The Fourth Industrial Revolution, or Industry 4.0, is rapidly impacting how global manufacturers operate.

Manufacturers are realizing increased adaptability, agility and profitability through adoption of Industry 4.0 technology The global market for such applications is predicted to nearly triple between 2021 and 2029.

The idea behind Industry 4.0 innovations for manufacturing is to take existing automation processes and strengthen them with such tools as the internet of things (IoT), machine learning, augmented reality and cloud and edge computing, among others. By tapping these new technologies, manufacturers increase cross-team visibility, functionality and, ultimately, their bottom lines.

Following are three key approaches to adoption of Industry 4.0 technology, to ensure that businesses reap the full benefits of these innovations, capture the most value and maximize return on investment.

Go beyond cloud capability — build from the cloud up. Cloud computing is a foundational component of Industry 4.0. As such, it’s critical that the 4.0 technology not be just cloud-capable, but built for the cloud.

Cloud computing centralizes data storage, data and bandwidth processing, and even enables faster transmission of information across teams. This creates opportunities for more collaboration, and makes traditionally slow processes more efficient. 

Further, cloud computing adds an extra layer of defense for data security, to safeguard organizational operations from cyberattack. Manufacturers can scale services to meet and demand, and “pay as they go” depending on their needs.

As an example, Volkswagen and Microsoft partnered to further Industry 4.0 adoption in Volkswagen’s Car.Software Organization to build an automated driving platform to streamline the development processes of driving functions that can be tested, deployed and operated via the Volkswagen Automotive Cloud.

Take a competitive Edge, tapping AI and IoT. By ensuring that the technology has an edge computing infrastructure, manufacturers can further set up their businesses for success.

The research and advisory firm IDC defines edge as “the technology-related actions that are performed outside of the centralized data center, where edge is the intermediary between the connected endpoints and the core IT environment.” IDC predicts that global spending on edge computing will hit $176 billion this year, a 14.8% increase from 2021.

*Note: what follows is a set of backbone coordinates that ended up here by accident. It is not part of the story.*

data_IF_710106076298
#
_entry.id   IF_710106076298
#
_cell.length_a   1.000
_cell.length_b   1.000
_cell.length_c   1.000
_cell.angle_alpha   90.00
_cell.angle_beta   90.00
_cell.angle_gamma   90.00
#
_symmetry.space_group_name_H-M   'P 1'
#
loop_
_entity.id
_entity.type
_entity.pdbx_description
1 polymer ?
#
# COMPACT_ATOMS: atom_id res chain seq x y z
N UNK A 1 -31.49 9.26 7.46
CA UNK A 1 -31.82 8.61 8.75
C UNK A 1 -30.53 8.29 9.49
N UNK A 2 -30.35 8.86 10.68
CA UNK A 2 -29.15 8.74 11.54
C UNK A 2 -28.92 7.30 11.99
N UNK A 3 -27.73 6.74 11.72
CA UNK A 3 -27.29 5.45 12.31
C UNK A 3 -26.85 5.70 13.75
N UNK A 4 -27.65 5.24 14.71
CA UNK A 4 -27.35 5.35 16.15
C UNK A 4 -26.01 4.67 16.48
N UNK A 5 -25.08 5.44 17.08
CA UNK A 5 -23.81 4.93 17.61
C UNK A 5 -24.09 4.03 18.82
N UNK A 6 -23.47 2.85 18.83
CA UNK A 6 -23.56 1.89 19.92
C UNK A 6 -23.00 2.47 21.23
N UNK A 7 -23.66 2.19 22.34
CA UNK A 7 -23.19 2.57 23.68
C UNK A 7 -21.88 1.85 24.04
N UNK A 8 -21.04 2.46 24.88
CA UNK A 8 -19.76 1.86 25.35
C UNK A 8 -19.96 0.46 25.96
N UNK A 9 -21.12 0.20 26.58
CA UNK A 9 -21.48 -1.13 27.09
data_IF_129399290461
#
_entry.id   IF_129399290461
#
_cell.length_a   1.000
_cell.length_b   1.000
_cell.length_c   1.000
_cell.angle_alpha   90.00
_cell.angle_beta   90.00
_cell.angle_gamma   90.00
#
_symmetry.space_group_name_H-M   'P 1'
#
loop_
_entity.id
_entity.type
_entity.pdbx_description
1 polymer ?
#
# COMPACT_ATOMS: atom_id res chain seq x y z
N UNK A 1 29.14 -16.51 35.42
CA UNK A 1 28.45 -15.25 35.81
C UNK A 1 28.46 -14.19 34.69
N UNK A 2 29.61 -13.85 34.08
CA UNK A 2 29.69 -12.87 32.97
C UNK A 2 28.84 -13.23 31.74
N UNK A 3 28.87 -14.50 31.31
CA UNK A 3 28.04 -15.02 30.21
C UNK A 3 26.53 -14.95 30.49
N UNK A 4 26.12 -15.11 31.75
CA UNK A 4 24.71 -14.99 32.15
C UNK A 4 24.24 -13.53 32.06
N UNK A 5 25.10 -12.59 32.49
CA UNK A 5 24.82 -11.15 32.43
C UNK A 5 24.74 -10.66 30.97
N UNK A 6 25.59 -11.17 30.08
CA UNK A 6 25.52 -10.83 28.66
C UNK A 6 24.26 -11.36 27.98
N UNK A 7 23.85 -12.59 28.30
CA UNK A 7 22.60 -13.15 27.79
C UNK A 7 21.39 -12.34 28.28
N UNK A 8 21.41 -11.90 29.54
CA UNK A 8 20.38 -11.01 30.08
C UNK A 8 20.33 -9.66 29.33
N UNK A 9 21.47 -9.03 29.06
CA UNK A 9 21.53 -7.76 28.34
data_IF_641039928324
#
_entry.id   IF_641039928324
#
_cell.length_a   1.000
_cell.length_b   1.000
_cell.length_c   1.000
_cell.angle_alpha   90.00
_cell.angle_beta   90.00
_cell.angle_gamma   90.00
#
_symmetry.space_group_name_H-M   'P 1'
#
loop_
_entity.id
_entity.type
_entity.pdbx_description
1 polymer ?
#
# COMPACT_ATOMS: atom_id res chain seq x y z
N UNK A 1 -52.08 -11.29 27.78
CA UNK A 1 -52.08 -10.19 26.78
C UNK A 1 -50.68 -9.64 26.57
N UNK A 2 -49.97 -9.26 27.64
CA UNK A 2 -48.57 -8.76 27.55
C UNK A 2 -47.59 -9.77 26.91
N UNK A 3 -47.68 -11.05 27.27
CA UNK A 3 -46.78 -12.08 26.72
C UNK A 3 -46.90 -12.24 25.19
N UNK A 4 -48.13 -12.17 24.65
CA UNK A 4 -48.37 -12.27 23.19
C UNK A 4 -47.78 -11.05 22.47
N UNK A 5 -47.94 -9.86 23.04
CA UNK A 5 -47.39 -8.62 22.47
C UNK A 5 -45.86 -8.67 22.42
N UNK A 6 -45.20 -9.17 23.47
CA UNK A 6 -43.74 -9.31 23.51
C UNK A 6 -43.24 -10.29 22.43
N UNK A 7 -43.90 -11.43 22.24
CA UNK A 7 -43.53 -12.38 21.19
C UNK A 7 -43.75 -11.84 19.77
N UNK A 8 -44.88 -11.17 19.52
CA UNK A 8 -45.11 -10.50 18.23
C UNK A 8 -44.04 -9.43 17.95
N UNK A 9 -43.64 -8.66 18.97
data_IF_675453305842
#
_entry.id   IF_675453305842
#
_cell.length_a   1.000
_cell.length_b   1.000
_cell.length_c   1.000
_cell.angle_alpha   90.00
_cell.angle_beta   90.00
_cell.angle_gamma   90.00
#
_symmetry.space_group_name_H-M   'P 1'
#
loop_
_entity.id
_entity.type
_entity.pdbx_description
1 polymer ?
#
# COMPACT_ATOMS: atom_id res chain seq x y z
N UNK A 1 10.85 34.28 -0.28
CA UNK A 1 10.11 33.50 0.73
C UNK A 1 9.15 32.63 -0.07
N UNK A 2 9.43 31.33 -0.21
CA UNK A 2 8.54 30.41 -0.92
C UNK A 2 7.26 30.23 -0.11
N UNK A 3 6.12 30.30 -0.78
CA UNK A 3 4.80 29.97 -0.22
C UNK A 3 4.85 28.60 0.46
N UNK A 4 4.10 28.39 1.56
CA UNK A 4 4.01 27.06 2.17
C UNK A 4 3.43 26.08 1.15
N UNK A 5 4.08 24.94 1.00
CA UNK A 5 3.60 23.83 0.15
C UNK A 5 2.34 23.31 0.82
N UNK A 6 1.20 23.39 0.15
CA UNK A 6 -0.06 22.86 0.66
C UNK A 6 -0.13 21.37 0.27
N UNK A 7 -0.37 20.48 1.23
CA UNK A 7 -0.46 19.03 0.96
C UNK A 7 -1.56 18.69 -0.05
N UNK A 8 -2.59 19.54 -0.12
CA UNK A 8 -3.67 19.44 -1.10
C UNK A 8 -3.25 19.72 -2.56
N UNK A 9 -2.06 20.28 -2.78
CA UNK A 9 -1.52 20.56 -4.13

The ability of artificial intelligence to connect endpoint devices to the overall operation makes this technology a key player in edge computing, and AI-based devices are expected to lead its growth.

Additionally, IoT devices drive business advantages, in that they make data easier to access and to be processed at the device level. It’s reported that 45% of manufacturers are adopting IoT technology for industrial automation, with quality assurance and production flow monitoring also top-of-mind.

As AI and IoT continue to transform edge computing capabilities, manufacturers should be keen to adopt these technologies early, to maximize value from Industry 4.0 as well as position the business as an industry leader and innovator.

Consider the bigger picture and plan. Although the capabilities and features of Industry 4.0 technology are revolutionizing manufacturing, they must be adopted with a strategy in place to make them valuable

It’s time for supply chain managers and manufacturing leaders to rethink their planning approach. Industry 4.0 technology provides greater visibility and communication abilities for manufacturing teams, allowing managers to renavigate planning from a quantity-first to quality-first mindset. The shift will help to manage exaggerated lead times for overall product mix — both finished goods and raw materials — and drive cost savings.

The manufacturing industry is experiencing one of the largest shifts in technology since the Industrial Revolution. Tapping into technology has the power to propel businesses to the front of the pack, so long as it’s done with the right timing and strategic approach.

Industry leaders must understand the capabilities of Industry 4.0 technologies and how each can be used to support overall business performance. With close attention to detail and careful planning, every company can position itself for success.

Anise Madh is general manager of LeanSwift.